[LINK] Game chipping in limbo
Wed, 26 Feb 2003 20:08:35 +1100
Game chipping in limbo
February 25, 2003
THE legality of altering PlayStation consoles to play pirated games
remains in limbo while the Federal Court considers whether to
overturn an earlier ruling condoning the practice.
The Full Bench of the Federal Court heard final arguments in
Kabushiki Kaisha Sony Computer Entertainment v Eddy Stevens in Sydney
The video games giant was appealing a ruling by Justice Ronald
Sackville last July, which found that "mod-chipping" PlayStations did
not breach Australian copyright law.
Mod-chips are devices - readily available on the black market for
between $30 and $70 - that allow the PlayStation to play copied
Sony hoped to establish that mod-chips were illegal under a 2000
amendment to the Copyright Act, which made it illegal to override
copy protection technology.
The move was opposed by the Australian Competition and Consumer
Commission who stepped in as a "friend to the court".
Justice Sackville found mod-chips were legal because they overrode a
device that prevented copied games from being played, but did not
prevent them being copied in the first place.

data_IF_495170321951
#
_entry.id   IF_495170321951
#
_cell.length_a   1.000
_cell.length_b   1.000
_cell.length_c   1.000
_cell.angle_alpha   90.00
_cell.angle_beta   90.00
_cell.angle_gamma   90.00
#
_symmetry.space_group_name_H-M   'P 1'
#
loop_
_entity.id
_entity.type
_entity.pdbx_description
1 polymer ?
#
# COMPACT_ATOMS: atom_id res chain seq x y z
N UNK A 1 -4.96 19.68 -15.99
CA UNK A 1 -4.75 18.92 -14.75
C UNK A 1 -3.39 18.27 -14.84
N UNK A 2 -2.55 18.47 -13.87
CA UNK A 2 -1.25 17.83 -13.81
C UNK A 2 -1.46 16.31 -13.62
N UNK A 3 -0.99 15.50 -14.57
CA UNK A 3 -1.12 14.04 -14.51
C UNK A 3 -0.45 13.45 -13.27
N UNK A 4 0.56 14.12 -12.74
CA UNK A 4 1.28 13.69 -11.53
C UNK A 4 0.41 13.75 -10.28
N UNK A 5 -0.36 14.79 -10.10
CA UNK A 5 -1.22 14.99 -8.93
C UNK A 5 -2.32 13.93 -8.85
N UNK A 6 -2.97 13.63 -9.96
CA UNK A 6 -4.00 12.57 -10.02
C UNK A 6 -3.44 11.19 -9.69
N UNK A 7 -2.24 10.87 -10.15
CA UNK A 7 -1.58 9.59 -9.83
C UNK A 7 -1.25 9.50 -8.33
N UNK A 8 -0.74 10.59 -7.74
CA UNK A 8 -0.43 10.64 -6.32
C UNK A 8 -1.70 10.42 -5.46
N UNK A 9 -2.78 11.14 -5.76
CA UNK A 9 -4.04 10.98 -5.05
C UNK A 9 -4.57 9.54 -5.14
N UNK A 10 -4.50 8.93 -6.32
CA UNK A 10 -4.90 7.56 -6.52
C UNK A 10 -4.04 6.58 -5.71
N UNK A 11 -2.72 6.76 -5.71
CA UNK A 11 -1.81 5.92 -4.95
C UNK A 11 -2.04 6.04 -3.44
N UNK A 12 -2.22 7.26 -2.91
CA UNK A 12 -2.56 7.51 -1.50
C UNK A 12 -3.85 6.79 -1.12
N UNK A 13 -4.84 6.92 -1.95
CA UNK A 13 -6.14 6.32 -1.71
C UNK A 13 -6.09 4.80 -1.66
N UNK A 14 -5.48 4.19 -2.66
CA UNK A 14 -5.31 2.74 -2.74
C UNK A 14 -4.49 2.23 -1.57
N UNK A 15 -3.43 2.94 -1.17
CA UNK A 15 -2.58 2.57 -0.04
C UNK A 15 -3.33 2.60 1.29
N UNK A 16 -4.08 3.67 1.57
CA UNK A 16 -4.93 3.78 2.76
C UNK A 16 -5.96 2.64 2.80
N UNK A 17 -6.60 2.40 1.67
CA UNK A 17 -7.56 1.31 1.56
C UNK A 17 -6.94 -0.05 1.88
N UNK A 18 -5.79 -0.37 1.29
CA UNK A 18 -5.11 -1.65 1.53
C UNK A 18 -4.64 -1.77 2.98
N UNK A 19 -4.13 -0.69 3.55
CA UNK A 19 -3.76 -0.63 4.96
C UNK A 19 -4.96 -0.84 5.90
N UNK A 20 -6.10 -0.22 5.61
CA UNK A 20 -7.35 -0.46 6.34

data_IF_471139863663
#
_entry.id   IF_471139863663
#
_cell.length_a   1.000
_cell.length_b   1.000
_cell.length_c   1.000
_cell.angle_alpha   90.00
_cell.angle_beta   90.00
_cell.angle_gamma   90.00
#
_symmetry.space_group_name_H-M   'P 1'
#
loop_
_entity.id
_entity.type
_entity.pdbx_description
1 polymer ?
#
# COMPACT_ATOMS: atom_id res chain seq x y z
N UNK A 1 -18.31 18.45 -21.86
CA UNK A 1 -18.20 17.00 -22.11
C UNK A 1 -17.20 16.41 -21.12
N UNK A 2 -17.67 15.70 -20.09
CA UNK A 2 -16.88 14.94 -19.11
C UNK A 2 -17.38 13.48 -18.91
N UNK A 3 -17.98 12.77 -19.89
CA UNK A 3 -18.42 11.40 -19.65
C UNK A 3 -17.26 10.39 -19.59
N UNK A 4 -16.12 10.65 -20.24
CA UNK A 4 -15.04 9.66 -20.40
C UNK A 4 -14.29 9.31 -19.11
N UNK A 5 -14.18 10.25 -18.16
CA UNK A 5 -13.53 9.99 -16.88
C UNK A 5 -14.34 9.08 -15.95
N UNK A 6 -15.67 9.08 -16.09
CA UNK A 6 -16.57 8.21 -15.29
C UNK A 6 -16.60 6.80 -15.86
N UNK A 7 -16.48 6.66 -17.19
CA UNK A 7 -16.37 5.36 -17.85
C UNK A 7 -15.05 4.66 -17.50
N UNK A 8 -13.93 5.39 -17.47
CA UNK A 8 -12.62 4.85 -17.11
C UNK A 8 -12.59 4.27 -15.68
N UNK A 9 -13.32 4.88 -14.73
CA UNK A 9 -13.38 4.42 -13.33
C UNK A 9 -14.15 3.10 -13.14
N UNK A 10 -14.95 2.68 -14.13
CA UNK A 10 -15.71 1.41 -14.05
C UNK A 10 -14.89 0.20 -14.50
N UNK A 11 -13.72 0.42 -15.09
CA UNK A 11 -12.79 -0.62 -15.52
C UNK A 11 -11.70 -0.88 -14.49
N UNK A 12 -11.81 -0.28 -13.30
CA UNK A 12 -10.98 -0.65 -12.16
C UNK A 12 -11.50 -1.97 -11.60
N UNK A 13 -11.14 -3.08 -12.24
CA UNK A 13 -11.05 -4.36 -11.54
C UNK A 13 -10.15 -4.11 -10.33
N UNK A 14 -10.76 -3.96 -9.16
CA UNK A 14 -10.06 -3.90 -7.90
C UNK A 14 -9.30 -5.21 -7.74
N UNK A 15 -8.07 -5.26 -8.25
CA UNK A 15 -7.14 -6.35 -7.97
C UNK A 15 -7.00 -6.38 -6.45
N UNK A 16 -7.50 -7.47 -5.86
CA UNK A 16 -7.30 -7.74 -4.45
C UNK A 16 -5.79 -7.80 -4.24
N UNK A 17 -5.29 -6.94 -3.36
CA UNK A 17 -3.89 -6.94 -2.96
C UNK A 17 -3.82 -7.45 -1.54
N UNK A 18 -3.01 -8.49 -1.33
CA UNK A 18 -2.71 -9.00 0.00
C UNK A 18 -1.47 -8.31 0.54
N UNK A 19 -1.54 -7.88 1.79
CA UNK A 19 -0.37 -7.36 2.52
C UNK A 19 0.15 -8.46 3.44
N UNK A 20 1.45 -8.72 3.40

Sony considers the case an important part of its global campaign
against piracy and its international parent companies are heavily
involved in the appeal.
The company has hired law firm Blake Dawson Waldron to replace Allens
Arthur Robinson, who represented them in the initial hearings.
Eddy Stevens of Kensington, Sydney, was unrepresented but the court
heard arguments from the ACCC that mod-chips should be legal because
they allow consumers to play imported games and personal back-up
David Catterns QC, representing Sony, told the court that the ACCC's
involvement was misconceived and was an "unnecessary skirmish in the
ACCC's two-decade crusade against parallel imports".
Mr Catterns said people who bought pirated copies were "free riders"
who forced up prices for honest consumers.
Justice Robert French, Justice Kevin Lindgren and Justice Raymond
Finkelstein have reserved their judgment, which is not expected for
Pirated games remain illegal and any decision banning mod-chips would
be retrospective and apply to other console formats as well.
David Boxall | The more I learn
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